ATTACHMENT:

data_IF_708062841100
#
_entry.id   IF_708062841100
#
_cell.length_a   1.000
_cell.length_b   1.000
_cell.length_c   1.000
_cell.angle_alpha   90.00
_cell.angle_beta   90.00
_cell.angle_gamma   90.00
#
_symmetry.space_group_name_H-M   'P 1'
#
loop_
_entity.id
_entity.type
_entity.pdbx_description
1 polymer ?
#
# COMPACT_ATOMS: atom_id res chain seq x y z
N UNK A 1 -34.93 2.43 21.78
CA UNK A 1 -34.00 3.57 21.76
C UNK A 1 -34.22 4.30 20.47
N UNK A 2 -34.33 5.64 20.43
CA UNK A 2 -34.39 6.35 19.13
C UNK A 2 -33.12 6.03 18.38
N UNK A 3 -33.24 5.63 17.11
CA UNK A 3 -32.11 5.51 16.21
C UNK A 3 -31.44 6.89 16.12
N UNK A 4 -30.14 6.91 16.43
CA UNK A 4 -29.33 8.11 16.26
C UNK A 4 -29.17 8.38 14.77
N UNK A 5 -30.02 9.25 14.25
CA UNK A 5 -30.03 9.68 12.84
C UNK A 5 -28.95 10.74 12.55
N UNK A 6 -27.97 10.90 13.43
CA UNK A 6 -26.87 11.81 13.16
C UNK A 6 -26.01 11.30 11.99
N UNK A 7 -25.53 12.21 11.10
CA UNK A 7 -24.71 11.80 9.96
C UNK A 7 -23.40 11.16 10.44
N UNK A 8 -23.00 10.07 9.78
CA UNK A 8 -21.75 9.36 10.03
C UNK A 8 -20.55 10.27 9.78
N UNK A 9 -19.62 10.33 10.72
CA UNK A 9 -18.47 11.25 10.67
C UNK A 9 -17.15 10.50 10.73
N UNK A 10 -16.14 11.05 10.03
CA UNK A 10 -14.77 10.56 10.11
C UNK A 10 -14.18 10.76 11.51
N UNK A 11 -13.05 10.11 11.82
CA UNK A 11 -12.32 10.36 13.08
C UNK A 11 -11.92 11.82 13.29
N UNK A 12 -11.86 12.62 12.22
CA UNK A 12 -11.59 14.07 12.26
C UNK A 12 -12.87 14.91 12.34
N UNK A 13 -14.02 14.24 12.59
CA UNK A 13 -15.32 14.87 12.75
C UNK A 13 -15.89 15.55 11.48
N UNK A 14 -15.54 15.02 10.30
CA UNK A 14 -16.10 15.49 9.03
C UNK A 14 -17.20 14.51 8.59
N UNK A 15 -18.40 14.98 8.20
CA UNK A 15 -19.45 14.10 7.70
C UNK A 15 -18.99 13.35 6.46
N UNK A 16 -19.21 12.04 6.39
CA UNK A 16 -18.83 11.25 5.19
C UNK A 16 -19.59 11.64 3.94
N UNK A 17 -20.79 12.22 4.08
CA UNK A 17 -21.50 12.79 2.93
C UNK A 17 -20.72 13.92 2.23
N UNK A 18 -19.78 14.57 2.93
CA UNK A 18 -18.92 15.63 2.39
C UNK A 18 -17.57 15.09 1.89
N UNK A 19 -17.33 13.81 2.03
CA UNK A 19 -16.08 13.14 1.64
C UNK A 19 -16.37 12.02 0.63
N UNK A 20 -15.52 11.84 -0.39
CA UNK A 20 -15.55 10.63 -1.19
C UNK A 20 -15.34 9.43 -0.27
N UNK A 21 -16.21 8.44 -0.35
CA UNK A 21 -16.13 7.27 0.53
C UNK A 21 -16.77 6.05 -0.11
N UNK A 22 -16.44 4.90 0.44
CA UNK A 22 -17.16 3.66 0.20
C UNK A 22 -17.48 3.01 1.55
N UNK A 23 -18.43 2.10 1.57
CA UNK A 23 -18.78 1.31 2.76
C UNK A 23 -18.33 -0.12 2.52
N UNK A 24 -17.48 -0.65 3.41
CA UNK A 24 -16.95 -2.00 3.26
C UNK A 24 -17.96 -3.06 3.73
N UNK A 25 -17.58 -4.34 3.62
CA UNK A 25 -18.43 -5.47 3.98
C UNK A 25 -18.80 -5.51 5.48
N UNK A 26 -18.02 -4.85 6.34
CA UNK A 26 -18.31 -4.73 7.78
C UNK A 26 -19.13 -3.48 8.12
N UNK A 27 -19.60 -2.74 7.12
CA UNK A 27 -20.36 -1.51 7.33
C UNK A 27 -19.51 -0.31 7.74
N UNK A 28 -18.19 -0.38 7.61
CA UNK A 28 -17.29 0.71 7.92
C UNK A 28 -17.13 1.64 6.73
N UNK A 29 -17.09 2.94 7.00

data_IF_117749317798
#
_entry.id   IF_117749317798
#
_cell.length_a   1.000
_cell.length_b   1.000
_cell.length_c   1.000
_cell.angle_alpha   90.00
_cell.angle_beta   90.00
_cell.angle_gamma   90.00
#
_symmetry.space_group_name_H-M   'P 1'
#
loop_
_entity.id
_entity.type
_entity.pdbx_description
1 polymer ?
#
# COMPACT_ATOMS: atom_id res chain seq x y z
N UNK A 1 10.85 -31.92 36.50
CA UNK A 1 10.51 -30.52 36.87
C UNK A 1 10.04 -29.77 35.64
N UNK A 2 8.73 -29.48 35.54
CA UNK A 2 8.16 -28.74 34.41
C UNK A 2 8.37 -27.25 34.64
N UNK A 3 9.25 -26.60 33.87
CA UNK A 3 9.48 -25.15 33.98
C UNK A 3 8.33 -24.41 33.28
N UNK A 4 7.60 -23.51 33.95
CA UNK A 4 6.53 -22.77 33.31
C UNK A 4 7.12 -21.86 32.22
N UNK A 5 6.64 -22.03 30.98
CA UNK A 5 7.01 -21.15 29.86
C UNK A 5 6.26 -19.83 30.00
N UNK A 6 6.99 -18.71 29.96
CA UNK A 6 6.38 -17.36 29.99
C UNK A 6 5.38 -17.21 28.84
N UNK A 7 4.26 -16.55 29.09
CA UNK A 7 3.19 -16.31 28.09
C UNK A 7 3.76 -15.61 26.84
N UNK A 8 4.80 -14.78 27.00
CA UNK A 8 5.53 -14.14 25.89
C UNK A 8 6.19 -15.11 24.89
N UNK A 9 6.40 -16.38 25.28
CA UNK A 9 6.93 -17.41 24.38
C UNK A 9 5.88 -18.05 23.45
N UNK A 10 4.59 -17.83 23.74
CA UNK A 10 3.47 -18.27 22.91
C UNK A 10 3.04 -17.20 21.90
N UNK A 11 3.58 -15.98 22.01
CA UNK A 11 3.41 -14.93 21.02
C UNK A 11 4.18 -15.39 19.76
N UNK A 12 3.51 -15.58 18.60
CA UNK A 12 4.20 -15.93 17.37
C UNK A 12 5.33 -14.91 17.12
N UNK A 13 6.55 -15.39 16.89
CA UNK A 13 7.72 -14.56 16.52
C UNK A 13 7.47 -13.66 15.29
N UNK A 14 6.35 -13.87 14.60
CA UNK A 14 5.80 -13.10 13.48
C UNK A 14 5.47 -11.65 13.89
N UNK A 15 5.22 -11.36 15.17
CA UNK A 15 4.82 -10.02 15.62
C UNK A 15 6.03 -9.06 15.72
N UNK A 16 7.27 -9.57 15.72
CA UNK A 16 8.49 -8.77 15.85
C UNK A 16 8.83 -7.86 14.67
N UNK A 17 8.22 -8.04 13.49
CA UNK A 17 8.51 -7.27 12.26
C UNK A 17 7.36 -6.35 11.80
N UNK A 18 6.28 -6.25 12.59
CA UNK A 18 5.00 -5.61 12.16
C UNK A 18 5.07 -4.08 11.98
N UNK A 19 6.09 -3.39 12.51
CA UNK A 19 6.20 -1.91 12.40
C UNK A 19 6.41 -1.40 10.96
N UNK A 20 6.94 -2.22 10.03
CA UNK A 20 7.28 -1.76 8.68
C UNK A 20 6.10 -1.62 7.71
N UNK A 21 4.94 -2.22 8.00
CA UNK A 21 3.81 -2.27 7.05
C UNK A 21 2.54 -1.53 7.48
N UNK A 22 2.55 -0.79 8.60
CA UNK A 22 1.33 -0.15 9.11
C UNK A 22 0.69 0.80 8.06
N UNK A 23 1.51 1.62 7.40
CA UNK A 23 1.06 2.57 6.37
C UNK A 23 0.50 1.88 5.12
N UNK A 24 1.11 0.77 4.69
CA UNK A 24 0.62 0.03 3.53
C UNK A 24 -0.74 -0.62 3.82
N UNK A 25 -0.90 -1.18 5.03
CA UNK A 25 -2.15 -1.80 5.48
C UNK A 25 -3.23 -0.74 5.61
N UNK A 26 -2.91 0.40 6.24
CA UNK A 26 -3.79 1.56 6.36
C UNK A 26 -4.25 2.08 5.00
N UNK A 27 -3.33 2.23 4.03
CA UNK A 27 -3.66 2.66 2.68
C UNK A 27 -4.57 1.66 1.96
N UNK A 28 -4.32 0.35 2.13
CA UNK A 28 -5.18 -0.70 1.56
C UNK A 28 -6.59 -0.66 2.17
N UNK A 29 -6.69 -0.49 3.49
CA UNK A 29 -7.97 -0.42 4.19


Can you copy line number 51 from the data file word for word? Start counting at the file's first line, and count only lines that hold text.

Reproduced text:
N UNK A 11 -13.05 10.11 11.82